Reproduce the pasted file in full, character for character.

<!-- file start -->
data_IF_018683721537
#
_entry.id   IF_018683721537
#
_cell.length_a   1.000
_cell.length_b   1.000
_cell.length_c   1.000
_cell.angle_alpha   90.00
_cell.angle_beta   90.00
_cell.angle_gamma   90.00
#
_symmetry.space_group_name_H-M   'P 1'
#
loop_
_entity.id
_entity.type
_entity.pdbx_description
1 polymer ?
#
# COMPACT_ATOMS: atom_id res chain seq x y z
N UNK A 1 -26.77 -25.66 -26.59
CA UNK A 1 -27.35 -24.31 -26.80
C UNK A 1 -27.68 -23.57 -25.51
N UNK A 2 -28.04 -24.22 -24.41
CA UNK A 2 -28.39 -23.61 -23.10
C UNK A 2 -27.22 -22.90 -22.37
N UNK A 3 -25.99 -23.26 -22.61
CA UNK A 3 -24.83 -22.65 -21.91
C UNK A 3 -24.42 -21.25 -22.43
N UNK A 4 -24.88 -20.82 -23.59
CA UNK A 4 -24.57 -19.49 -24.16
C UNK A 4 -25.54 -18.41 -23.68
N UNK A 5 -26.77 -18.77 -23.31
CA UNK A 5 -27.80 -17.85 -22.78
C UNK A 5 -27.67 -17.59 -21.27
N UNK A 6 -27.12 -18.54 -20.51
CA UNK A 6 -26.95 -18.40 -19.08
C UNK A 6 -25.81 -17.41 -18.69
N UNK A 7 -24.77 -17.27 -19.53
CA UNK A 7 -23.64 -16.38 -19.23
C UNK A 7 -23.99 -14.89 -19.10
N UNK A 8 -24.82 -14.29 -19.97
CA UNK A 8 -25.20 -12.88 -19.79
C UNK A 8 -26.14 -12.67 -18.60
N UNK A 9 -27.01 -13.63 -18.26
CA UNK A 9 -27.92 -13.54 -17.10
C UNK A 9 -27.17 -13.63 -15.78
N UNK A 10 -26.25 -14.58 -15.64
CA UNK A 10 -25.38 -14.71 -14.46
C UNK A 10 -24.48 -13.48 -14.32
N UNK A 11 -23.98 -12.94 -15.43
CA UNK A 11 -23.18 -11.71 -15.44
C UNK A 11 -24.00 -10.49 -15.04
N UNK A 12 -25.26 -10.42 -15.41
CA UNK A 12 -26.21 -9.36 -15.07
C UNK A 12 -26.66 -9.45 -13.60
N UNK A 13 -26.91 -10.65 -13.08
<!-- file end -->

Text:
data_IF_018683721537
#
_entry.id   IF_018683721537
#
_cell.length_a   1.000
_cell.length_b   1.000
_cell.length_c   1.000
_cell.angle_alpha   90.00
_cell.angle_beta   90.00
_cell.angle_gamma   90.00
#
_symmetry.space_group_name_H-M   'P 1'
#
loop_
_entity.id
_entity.type
_entity.pdbx_description
1 polymer ?
#
# COMPACT_ATOMS: atom_id res chain seq x y z
N UNK A 1 -26.77 -25.66 -26.59
CA UNK A 1 -27.35 -24.31 -26.80
C UNK A 1 -27.68 -23.57 -25.51
N UNK A 2 -28.04 -24.22 -24.41
CA UNK A 2 -28.39 -23.61 -23.10
C UNK A 2 -27.22 -22.90 -22.37
N UNK A 3 -25.99 -23.26 -22.61
CA UNK A 3 -24.83 -22.65 -21.91
C UNK A 3 -24.42 -21.25 -22.43
N UNK A 4 -24.88 -20.82 -23.59
CA UNK A 4 -24.57 -19.49 -24.16
C UNK A 4 -25.54 -18.41 -23.68
N UNK A 5 -26.77 -18.77 -23.31
CA UNK A 5 -27.80 -17.85 -22.78
C UNK A 5 -27.67 -17.59 -21.27
N UNK A 6 -27.12 -18.54 -20.51
CA UNK A 6 -26.95 -18.40 -19.08
C UNK A 6 -25.81 -17.41 -18.69
N UNK A 7 -24.77 -17.27 -19.53
CA UNK A 7 -23.64 -16.38 -19.23
C UNK A 7 -23.99 -14.89 -19.10
N UNK A 8 -24.82 -14.29 -19.97
CA UNK A 8 -25.20 -12.88 -19.79
C UNK A 8 -26.14 -12.67 -18.60
N UNK A 9 -27.01 -13.63 -18.26
CA UNK A 9 -27.92 -13.54 -17.10
C UNK A 9 -27.17 -13.63 -15.78
N UNK A 10 -26.25 -14.58 -15.64
CA UNK A 10 -25.38 -14.71 -14.46
C UNK A 10 -24.48 -13.48 -14.32
N UNK A 11 -23.98 -12.94 -15.43
CA UNK A 11 -23.18 -11.71 -15.44
C UNK A 11 -24.00 -10.49 -15.04
N UNK A 12 -25.26 -10.42 -15.41
CA UNK A 12 -26.21 -9.36 -15.07
C UNK A 12 -26.66 -9.45 -13.60
N UNK A 13 -26.91 -10.65 -13.08